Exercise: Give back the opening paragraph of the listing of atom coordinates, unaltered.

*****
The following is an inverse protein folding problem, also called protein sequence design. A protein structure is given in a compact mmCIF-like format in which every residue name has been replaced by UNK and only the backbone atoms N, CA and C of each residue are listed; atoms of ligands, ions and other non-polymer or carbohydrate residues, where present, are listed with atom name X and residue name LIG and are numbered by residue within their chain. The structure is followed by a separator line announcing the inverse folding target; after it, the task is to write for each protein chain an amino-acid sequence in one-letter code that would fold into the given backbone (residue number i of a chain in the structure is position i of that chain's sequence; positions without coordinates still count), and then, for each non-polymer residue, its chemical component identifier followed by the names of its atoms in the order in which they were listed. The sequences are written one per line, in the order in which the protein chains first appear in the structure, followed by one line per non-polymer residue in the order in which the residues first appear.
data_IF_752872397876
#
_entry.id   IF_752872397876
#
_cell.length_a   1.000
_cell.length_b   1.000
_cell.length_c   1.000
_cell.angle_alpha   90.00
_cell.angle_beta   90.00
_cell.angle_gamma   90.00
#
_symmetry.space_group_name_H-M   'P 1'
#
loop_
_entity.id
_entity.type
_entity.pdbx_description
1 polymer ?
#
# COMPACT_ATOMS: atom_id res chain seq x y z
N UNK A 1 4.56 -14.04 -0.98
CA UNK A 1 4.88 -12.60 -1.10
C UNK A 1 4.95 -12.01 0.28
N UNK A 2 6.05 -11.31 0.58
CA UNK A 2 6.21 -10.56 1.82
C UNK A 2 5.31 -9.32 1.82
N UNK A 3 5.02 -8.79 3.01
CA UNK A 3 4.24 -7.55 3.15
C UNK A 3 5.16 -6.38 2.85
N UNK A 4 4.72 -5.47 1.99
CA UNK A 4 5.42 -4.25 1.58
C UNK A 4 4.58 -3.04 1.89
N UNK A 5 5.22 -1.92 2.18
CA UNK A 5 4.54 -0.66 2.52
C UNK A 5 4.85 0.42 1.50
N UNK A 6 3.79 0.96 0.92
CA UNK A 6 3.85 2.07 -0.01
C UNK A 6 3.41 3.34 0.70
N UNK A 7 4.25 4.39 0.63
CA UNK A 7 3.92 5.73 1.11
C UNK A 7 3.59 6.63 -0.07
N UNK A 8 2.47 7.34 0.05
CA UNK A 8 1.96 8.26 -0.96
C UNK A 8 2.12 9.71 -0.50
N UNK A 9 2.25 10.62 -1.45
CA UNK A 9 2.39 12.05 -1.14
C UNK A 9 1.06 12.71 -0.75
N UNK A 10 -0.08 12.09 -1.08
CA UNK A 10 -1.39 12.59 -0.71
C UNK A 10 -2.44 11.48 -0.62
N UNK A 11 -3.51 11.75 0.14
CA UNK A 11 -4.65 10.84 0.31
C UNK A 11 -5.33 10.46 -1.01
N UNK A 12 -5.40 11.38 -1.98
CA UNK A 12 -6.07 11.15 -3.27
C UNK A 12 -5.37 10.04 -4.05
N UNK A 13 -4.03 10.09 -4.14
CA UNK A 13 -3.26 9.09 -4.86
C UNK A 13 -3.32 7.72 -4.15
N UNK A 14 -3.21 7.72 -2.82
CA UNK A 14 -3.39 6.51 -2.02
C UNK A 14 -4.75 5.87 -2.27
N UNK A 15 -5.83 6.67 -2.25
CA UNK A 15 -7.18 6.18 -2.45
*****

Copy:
The following is an inverse protein folding problem, also called protein sequence design. A protein structure is given in a compact mmCIF-like format in which every residue name has been replaced by UNK and only the backbone atoms N, CA and C of each residue are listed; atoms of ligands, ions and other non-polymer or carbohydrate residues, where present, are listed with atom name X and residue name LIG and are numbered by residue within their chain. The structure is followed by a separator line announcing the inverse folding target; after it, the task is to write for each protein chain an amino-acid sequence in one-letter code that would fold into the given backbone (residue number i of a chain in the structure is position i of that chain's sequence; positions without coordinates still count), and then, for each non-polymer residue, its chemical component identifier followed by the names of its atoms in the order in which they were listed. The sequences are written one per line, in the order in which the protein chains first appear in the structure, followed by one line per non-polymer residue in the order in which the residues first appear.